Updated January 6, 2021: Without considering telephone medicine, telehealth has been part of the American healthcare landscape for more than 60 years. Although the Centers for Medicare and Medicaid Services began reimbursing for rural telehealth in 1999, by 2019 telehealth accounted for only 0.1 percent of Medicare fee-for-service (FFS) visits.1 During COVID-19, federal and state telehealth regulatory and payment concessions led to an enormous surge in use. At the peak of the first surge of COVID-19 in April 2020, Medicare FFS telehealth had risen to 45.3 percent of all visits, roughly 1.25 million visits per week.
Sudden widespread adoption of telehealth during the pandemic allowed millions of patients to receive care that might not have otherwise been possible. Rapid adoption of telehealth permitted practices that provided a significant amount of elective procedure‒related care or outpatient demographics to remain afloat. Rapid implementation of telehealth services came with new challenges. For more information on that topic, please see The Doctors Company white paper Your Patient Is Logging on Now: The Risks and Benefits of Telehealth in the Future of Healthcare.
Our first inkling that a new risk may be appearing on the horizon came in the form of a helpline call from a primary care physician in California. The physician called to discuss the risk management of a problem he was experiencing with some of his virtual patients. It seemed the patients were not always ready for, or engaged in, the telehealth visits. The physician gave examples that included a patient excusing himself to take a cell phone call and another answering a knock at the door, shouting that his ride had arrived, and leaving without disconnecting from the video visit. Depending on your level of telehealth use, these examples may or may not be surprising.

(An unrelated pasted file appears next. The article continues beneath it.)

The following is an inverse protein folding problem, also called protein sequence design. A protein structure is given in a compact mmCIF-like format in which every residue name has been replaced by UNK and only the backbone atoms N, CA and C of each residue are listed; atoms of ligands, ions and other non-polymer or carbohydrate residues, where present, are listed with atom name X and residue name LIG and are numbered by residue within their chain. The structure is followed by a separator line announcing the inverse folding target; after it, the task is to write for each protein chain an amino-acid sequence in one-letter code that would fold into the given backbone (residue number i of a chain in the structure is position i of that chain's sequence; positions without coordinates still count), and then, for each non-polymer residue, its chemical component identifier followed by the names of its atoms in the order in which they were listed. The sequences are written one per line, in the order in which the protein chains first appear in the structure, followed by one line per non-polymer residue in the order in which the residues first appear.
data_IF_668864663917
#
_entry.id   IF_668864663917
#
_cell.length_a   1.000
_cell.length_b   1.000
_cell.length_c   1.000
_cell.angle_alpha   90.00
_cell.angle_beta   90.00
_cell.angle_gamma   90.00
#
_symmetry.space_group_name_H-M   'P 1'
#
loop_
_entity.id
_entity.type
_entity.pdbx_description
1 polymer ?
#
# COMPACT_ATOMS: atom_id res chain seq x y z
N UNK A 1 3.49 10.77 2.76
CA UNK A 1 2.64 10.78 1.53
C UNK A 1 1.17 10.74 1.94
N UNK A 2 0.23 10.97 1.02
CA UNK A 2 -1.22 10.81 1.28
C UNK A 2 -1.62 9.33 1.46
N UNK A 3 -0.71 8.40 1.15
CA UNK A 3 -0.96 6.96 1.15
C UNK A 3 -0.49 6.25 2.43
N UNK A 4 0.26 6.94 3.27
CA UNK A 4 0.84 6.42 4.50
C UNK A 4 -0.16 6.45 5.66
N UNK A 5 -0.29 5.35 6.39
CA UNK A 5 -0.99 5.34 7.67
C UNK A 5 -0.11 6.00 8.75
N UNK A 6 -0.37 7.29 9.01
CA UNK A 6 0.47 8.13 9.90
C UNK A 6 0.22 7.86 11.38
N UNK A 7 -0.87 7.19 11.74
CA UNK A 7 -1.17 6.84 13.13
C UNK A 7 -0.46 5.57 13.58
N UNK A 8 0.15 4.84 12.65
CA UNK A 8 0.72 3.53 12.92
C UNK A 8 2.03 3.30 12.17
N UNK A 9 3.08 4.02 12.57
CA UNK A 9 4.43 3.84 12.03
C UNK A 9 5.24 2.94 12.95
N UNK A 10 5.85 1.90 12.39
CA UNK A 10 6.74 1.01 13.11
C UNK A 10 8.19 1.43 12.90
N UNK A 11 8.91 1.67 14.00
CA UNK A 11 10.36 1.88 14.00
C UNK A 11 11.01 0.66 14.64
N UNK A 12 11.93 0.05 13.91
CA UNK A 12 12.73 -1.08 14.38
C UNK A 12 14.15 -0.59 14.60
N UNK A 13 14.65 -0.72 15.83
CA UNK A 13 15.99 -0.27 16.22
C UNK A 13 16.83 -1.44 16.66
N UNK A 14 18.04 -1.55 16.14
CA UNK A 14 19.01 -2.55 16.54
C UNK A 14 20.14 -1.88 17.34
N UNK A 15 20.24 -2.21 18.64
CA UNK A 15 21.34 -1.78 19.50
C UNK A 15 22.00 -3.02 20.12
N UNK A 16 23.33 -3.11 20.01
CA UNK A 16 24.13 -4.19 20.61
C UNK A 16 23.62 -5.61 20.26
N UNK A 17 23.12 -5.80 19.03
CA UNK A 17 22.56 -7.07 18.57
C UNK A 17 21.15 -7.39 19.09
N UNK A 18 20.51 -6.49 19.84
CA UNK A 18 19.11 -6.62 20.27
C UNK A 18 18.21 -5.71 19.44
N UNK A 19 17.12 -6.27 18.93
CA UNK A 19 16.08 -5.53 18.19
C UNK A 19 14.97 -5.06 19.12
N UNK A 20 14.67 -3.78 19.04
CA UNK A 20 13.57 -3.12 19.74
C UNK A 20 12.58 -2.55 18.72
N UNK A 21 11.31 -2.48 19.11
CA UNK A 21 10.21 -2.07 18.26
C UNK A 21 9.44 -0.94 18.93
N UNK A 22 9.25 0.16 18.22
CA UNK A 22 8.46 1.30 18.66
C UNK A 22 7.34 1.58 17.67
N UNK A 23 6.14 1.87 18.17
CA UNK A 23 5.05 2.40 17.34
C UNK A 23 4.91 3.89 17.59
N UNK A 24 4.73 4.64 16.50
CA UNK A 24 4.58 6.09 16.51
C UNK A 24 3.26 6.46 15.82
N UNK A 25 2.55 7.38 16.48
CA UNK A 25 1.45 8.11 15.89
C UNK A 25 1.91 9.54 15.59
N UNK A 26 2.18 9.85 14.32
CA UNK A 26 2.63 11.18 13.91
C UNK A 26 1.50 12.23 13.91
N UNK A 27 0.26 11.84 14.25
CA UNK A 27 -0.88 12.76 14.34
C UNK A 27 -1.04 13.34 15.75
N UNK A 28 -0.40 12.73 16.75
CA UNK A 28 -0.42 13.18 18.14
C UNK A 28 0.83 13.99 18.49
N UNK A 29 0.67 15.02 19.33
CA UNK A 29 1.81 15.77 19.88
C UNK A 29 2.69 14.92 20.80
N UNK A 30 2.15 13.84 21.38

In October 2020, a telehealth company published its results of a survey to determine consumers’ attitudes to telehealth and healthcare. The survey of 1,002 consumers identified a wide number of distracted patient behaviors during telehealth visits. Not surprisingly, digital distractions were the most frequently reported and included using the internet (24.5 percent), watching TV or movies (24 percent), checking social media (21 percent), and playing video games (19 percent). The more unusual distractions included exercising, smoking, eating, driving a motor vehicle, and consuming alcoholic beverages.2 In addition to the distractions previously noted, members of The Doctors Company have reported patient behaviors that include no-shows, vacuuming during the visit, children sitting on the patient’s lap, and patients calling in from public venues such as a bus, airport, or café.
We know the effects that distracted doctoring can have on patient safety. (For more information about distracted practice, see our article “Distracting Devices in Healthcare: Malpractice Implications.”) The risks incurred when the patient is distracted are similar. They include lack of engagement resulting in a limited history and assessment process; nonadherence with the treatment plan, discharge instructions, or follow-up; and privacy and security concerns.